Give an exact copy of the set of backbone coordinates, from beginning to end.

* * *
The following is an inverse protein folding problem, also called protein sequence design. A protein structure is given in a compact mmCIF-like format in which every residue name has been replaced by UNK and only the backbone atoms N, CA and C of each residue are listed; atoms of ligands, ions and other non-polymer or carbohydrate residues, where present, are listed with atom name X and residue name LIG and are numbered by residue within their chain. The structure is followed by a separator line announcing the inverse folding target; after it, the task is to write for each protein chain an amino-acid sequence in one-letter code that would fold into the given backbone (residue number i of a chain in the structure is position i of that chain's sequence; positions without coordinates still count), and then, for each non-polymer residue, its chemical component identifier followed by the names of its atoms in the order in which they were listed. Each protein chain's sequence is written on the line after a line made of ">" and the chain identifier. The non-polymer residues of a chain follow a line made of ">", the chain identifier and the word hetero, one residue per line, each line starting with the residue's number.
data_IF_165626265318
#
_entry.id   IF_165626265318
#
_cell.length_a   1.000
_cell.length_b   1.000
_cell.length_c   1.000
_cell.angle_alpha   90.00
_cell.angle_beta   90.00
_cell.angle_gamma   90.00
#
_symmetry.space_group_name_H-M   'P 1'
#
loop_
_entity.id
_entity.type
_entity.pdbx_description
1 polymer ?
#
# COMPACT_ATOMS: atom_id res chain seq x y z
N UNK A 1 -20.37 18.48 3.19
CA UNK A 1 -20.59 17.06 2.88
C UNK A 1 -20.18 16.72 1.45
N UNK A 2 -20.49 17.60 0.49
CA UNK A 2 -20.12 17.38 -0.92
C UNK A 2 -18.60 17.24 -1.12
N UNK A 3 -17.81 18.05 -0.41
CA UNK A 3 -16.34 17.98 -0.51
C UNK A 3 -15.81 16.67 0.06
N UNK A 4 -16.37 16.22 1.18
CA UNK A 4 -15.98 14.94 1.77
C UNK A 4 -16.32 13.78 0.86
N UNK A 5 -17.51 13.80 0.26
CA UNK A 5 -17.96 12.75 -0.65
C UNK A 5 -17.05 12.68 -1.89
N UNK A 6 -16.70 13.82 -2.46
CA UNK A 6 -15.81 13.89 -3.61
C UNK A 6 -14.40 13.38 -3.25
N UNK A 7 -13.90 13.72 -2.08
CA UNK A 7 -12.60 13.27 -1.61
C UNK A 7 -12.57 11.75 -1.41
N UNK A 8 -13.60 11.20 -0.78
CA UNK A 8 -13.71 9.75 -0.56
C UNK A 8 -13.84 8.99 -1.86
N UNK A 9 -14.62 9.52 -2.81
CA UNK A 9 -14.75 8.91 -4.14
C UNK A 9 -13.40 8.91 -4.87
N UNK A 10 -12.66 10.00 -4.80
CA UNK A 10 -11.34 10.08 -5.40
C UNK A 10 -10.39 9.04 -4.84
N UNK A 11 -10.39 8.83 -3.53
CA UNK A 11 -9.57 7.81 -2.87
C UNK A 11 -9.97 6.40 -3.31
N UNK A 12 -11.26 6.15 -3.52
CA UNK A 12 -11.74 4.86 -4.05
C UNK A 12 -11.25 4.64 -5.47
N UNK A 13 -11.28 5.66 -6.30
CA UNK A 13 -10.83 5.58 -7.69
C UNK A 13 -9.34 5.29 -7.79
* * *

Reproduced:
The following is an inverse protein folding problem, also called protein sequence design. A protein structure is given in a compact mmCIF-like format in which every residue name has been replaced by UNK and only the backbone atoms N, CA and C of each residue are listed; atoms of ligands, ions and other non-polymer or carbohydrate residues, where present, are listed with atom name X and residue name LIG and are numbered by residue within their chain. The structure is followed by a separator line announcing the inverse folding target; after it, the task is to write for each protein chain an amino-acid sequence in one-letter code that would fold into the given backbone (residue number i of a chain in the structure is position i of that chain's sequence; positions without coordinates still count), and then, for each non-polymer residue, its chemical component identifier followed by the names of its atoms in the order in which they were listed. Each protein chain's sequence is written on the line after a line made of ">" and the chain identifier. The non-polymer residues of a chain follow a line made of ">", the chain identifier and the word hetero, one residue per line, each line starting with the residue's number.
data_IF_165626265318
#
_entry.id   IF_165626265318
#
_cell.length_a   1.000
_cell.length_b   1.000
_cell.length_c   1.000
_cell.angle_alpha   90.00
_cell.angle_beta   90.00
_cell.angle_gamma   90.00
#
_symmetry.space_group_name_H-M   'P 1'
#
loop_
_entity.id
_entity.type
_entity.pdbx_description
1 polymer ?
#
# COMPACT_ATOMS: atom_id res chain seq x y z
N UNK A 1 -20.37 18.48 3.19
CA UNK A 1 -20.59 17.06 2.88
C UNK A 1 -20.18 16.72 1.45
N UNK A 2 -20.49 17.60 0.49
CA UNK A 2 -20.12 17.38 -0.92
C UNK A 2 -18.60 17.24 -1.12
N UNK A 3 -17.81 18.05 -0.41
CA UNK A 3 -16.34 17.98 -0.51
C UNK A 3 -15.81 16.67 0.06
N UNK A 4 -16.37 16.22 1.18
CA UNK A 4 -15.98 14.94 1.77
C UNK A 4 -16.32 13.78 0.86
N UNK A 5 -17.51 13.80 0.26
CA UNK A 5 -17.96 12.75 -0.65
C UNK A 5 -17.05 12.68 -1.89
N UNK A 6 -16.70 13.82 -2.46
CA UNK A 6 -15.81 13.89 -3.61
C UNK A 6 -14.40 13.38 -3.25
N UNK A 7 -13.90 13.72 -2.08
CA UNK A 7 -12.60 13.27 -1.61
C UNK A 7 -12.57 11.75 -1.41
N UNK A 8 -13.60 11.20 -0.78
CA UNK A 8 -13.71 9.75 -0.56
C UNK A 8 -13.84 8.99 -1.86
N UNK A 9 -14.62 9.52 -2.81
CA UNK A 9 -14.75 8.91 -4.14
C UNK A 9 -13.40 8.91 -4.87
N UNK A 10 -12.66 10.00 -4.80
CA UNK A 10 -11.34 10.08 -5.40
C UNK A 10 -10.39 9.04 -4.84
N UNK A 11 -10.39 8.83 -3.53
CA UNK A 11 -9.57 7.81 -2.87
C UNK A 11 -9.97 6.40 -3.31
N UNK A 12 -11.26 6.15 -3.52
CA UNK A 12 -11.74 4.86 -4.05
C UNK A 12 -11.25 4.64 -5.47
N UNK A 13 -11.28 5.66 -6.30
CA UNK A 13 -10.83 5.58 -7.69
C UNK A 13 -9.34 5.29 -7.79